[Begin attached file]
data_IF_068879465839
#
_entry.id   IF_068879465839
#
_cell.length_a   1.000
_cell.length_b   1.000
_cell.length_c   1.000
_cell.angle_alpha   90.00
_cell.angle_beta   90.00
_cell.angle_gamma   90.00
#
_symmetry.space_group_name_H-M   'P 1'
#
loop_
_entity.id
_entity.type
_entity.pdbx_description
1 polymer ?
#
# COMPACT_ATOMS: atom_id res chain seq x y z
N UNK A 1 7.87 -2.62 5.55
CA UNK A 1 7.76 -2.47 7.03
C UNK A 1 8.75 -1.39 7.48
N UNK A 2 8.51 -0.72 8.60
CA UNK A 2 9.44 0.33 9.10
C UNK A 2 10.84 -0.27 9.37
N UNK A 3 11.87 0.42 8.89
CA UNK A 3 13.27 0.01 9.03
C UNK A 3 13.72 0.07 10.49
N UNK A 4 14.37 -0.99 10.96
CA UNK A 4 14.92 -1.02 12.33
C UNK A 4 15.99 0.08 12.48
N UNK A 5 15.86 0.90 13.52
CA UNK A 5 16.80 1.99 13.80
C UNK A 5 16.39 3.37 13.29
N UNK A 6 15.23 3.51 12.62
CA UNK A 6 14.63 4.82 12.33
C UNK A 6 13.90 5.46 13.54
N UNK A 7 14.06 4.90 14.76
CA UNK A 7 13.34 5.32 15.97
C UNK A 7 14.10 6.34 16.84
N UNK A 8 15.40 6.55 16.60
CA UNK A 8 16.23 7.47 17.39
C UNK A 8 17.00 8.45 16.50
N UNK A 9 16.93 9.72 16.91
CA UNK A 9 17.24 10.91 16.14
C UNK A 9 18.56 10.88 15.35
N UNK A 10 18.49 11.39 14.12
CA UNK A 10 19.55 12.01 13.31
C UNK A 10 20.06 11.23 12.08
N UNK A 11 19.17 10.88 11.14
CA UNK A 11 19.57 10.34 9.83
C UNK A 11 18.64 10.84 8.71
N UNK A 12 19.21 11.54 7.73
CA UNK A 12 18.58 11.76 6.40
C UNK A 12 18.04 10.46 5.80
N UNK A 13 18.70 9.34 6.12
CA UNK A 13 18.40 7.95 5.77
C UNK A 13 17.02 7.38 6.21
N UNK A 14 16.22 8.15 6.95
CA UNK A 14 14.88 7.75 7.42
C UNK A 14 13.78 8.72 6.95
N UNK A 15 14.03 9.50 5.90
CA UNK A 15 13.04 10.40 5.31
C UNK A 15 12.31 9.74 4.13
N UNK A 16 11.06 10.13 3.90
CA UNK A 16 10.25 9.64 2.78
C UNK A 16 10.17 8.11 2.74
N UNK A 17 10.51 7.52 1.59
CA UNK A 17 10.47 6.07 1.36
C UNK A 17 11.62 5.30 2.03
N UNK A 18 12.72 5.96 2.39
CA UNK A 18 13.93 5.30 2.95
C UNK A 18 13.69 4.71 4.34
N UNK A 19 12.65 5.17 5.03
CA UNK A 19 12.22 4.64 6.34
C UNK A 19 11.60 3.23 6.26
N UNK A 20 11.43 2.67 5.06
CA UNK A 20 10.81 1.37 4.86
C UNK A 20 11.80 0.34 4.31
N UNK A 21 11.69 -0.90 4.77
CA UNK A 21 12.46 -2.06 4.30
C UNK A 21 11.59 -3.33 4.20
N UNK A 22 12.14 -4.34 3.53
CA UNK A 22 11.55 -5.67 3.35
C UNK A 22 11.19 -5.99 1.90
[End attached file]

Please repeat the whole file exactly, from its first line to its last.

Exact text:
data_IF_068879465839
#
_entry.id   IF_068879465839
#
_cell.length_a   1.000
_cell.length_b   1.000
_cell.length_c   1.000
_cell.angle_alpha   90.00
_cell.angle_beta   90.00
_cell.angle_gamma   90.00
#
_symmetry.space_group_name_H-M   'P 1'
#
loop_
_entity.id
_entity.type
_entity.pdbx_description
1 polymer ?
#
# COMPACT_ATOMS: atom_id res chain seq x y z
N UNK A 1 7.87 -2.62 5.55
CA UNK A 1 7.76 -2.47 7.03
C UNK A 1 8.75 -1.39 7.48
N UNK A 2 8.51 -0.72 8.60
CA UNK A 2 9.44 0.33 9.10
C UNK A 2 10.84 -0.27 9.37
N UNK A 3 11.87 0.42 8.89
CA UNK A 3 13.27 0.01 9.03
C UNK A 3 13.72 0.07 10.49
N UNK A 4 14.37 -0.99 10.96
CA UNK A 4 14.92 -1.02 12.33
C UNK A 4 15.99 0.08 12.48
N UNK A 5 15.86 0.90 13.52
CA UNK A 5 16.80 1.99 13.80
C UNK A 5 16.39 3.37 13.29
N UNK A 6 15.23 3.51 12.62
CA UNK A 6 14.63 4.82 12.33
C UNK A 6 13.90 5.46 13.54
N UNK A 7 14.06 4.90 14.76
CA UNK A 7 13.34 5.32 15.97
C UNK A 7 14.10 6.34 16.84
N UNK A 8 15.40 6.55 16.60
CA UNK A 8 16.23 7.47 17.39
C UNK A 8 17.00 8.45 16.50
N UNK A 9 16.93 9.72 16.91
CA UNK A 9 17.24 10.91 16.14
C UNK A 9 18.56 10.88 15.35
N UNK A 10 18.49 11.39 14.12
CA UNK A 10 19.55 12.01 13.31
C UNK A 10 20.06 11.23 12.08
N UNK A 11 19.17 10.88 11.14
CA UNK A 11 19.57 10.34 9.83
C UNK A 11 18.64 10.84 8.71
N UNK A 12 19.21 11.54 7.73
CA UNK A 12 18.58 11.76 6.40
C UNK A 12 18.04 10.46 5.80
N UNK A 13 18.70 9.34 6.12
CA UNK A 13 18.40 7.95 5.77
C UNK A 13 17.02 7.38 6.21
N UNK A 14 16.22 8.15 6.95
CA UNK A 14 14.88 7.75 7.42
C UNK A 14 13.78 8.72 6.95
N UNK A 15 14.03 9.50 5.90
CA UNK A 15 13.04 10.40 5.31
C UNK A 15 12.31 9.74 4.13
N UNK A 16 11.06 10.13 3.90
CA UNK A 16 10.25 9.64 2.78
C UNK A 16 10.17 8.11 2.74
N UNK A 17 10.51 7.52 1.59
CA UNK A 17 10.47 6.07 1.36
C UNK A 17 11.62 5.30 2.03
N UNK A 18 12.72 5.96 2.39
CA UNK A 18 13.93 5.30 2.95
C UNK A 18 13.69 4.71 4.34
N UNK A 19 12.65 5.17 5.03
CA UNK A 19 12.22 4.64 6.34
C UNK A 19 11.60 3.23 6.26
N UNK A 20 11.43 2.67 5.06
CA UNK A 20 10.81 1.37 4.86
C UNK A 20 11.80 0.34 4.31
N UNK A 21 11.69 -0.90 4.77
CA UNK A 21 12.46 -2.06 4.30
C UNK A 21 11.59 -3.33 4.20
N UNK A 22 12.14 -4.34 3.53
CA UNK A 22 11.55 -5.67 3.35
C UNK A 22 11.19 -5.99 1.90